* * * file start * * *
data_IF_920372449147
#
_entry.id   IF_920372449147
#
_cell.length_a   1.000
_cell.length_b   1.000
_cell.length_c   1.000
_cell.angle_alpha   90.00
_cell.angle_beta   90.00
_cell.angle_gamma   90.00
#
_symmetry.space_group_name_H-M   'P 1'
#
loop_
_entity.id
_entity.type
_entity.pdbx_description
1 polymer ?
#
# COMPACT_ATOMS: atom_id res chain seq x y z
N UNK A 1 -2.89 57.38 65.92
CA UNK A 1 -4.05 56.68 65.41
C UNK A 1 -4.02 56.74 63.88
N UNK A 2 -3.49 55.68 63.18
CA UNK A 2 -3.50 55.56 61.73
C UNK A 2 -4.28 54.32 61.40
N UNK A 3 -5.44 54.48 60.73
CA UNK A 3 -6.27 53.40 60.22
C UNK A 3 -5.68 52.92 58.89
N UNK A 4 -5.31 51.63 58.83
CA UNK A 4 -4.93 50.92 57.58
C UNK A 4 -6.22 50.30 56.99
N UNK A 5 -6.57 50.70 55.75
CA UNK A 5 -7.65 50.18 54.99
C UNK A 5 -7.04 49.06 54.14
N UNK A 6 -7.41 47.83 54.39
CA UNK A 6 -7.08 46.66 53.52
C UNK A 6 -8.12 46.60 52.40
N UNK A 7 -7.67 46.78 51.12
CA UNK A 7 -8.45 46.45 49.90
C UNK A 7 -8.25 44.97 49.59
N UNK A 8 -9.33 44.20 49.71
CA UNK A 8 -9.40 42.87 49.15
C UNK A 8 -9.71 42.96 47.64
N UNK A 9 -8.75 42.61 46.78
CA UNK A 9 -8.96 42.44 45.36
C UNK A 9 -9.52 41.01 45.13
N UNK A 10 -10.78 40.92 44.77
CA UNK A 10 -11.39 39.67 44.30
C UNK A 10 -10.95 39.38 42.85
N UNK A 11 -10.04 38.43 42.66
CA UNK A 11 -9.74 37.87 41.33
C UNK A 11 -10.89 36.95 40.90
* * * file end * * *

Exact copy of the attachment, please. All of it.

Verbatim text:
data_IF_920372449147
#
_entry.id   IF_920372449147
#
_cell.length_a   1.000
_cell.length_b   1.000
_cell.length_c   1.000
_cell.angle_alpha   90.00
_cell.angle_beta   90.00
_cell.angle_gamma   90.00
#
_symmetry.space_group_name_H-M   'P 1'
#
loop_
_entity.id
_entity.type
_entity.pdbx_description
1 polymer ?
#
# COMPACT_ATOMS: atom_id res chain seq x y z
N UNK A 1 -2.89 57.38 65.92
CA UNK A 1 -4.05 56.68 65.41
C UNK A 1 -4.02 56.74 63.88
N UNK A 2 -3.49 55.68 63.18
CA UNK A 2 -3.50 55.56 61.73
C UNK A 2 -4.28 54.32 61.40
N UNK A 3 -5.44 54.48 60.73
CA UNK A 3 -6.27 53.40 60.22
C UNK A 3 -5.68 52.92 58.89
N UNK A 4 -5.31 51.63 58.83
CA UNK A 4 -4.93 50.92 57.58
C UNK A 4 -6.22 50.30 56.99
N UNK A 5 -6.57 50.70 55.75
CA UNK A 5 -7.65 50.18 54.99
C UNK A 5 -7.04 49.06 54.14
N UNK A 6 -7.41 47.83 54.39
CA UNK A 6 -7.08 46.66 53.52
C UNK A 6 -8.12 46.60 52.40
N UNK A 7 -7.67 46.78 51.12
CA UNK A 7 -8.45 46.45 49.90
C UNK A 7 -8.25 44.97 49.59
N UNK A 8 -9.33 44.20 49.71
CA UNK A 8 -9.40 42.87 49.15
C UNK A 8 -9.71 42.96 47.64
N UNK A 9 -8.75 42.61 46.78
CA UNK A 9 -8.96 42.44 45.36
C UNK A 9 -9.52 41.01 45.13
N UNK A 10 -10.78 40.92 44.77
CA UNK A 10 -11.39 39.67 44.30
C UNK A 10 -10.95 39.38 42.85
N UNK A 11 -10.04 38.43 42.66
CA UNK A 11 -9.74 37.87 41.33
C UNK A 11 -10.89 36.95 40.90